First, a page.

03/18/2010 05:12 am ET Updated May 25, 2011

Mission Creep in Immigration Enforcement

Although calls for revamping our immigration system strengthen daily, the changes we need remain months away at best. Until then, communities across the country will continue to suffer the consequences of immigration enforcement programs gone awry.

Our nation's commitment to equal rights and due process is currently being threatened, all in the name of enforcing our broken immigration laws. The Department of Homeland Security's (DHS) Immigration and Customs Enforcement (ICE) agency justifies these violations of due process and equal protection of the laws by claiming it is enforcing immigration laws against "criminal aliens."

Through a series of poorly conceived programs such as 287(g), Secure Communities, and the Criminal Alien Program, ICE has hijacked state criminal justice systems and lets even arrests based on racial profiling or pretexts be a direct route to deportation. ICE argues that these programs target the "worst of the worst" of this country's undocumented population in a convenient attempt to justify the lack of due process afforded these individuals. But ICE's own definition of who exactly is "the worst of the worst" depends greatly on whether they are touting their own successes or not.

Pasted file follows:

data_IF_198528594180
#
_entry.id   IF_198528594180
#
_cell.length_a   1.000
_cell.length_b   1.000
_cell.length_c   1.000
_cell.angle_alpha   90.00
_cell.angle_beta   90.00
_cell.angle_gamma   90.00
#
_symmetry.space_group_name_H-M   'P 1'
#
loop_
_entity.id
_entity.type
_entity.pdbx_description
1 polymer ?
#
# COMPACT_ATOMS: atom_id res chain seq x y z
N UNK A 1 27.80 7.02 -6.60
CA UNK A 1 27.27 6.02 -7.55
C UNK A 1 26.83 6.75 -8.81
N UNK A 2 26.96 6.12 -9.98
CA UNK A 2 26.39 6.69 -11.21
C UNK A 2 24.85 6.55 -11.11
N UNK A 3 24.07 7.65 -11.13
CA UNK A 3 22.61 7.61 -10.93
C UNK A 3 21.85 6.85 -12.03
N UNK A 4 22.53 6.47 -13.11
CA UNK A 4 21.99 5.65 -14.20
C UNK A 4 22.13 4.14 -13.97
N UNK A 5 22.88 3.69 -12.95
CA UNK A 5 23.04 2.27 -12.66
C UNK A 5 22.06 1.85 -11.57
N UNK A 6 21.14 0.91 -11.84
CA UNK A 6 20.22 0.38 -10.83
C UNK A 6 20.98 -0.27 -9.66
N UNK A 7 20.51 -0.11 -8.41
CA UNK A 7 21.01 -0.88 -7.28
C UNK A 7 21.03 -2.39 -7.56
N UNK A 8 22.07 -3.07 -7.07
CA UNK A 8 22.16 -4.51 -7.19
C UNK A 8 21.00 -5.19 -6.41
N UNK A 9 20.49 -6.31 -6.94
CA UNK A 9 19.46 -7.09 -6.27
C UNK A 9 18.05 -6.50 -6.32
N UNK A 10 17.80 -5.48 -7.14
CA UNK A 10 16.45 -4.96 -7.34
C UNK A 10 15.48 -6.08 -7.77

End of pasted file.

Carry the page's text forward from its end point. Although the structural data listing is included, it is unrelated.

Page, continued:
In meetings with stakeholders, ICE uses the term "criminal alien" to describe individuals convicted of crimes for which they may be deported. However, publicly ICE uses the term to include not only those convicted, but also those arrested for a much broader swathe of crimes.

Upon the one year anniversary of the Secure Communities Initiative, DHS announced that the program had successfully identified more than 111,000 "criminal aliens." Of these, more than 90 percent (100,000) were arrested for Level 2 or 3 crimes, which include traffic offenses and other minor infractions. ICE even counted naturalized U.S. citizens as criminal "aliens." ICE plays fast and loose with what constitutes a serious level 1 crime for the Secure Communities Program, putting an arrest for resisting an officer - a charge often directed at ethnic communities - on the same level as a murder conviction.

ICE uses the term "criminal alien" to justify any program aimed at a group that arouses little public sympathy, even when racial profiling or pretextual arrest or violation of fundamental principles of fairness is involved. As a New York Times editorial correctly identified, this rhetoric creates "a short line from Hispanic to immigrant to illegal to criminal."

ICE must be held accountable for its actions. The very immigrants who would benefit from immigration reform should be afforded the opportunity to be full participants in our communities rather than fearing whether racial profiling will result in their deportation. It's time for DHS to cut the spin and get to work on helping this country find a real solution to fix the broken immigration system.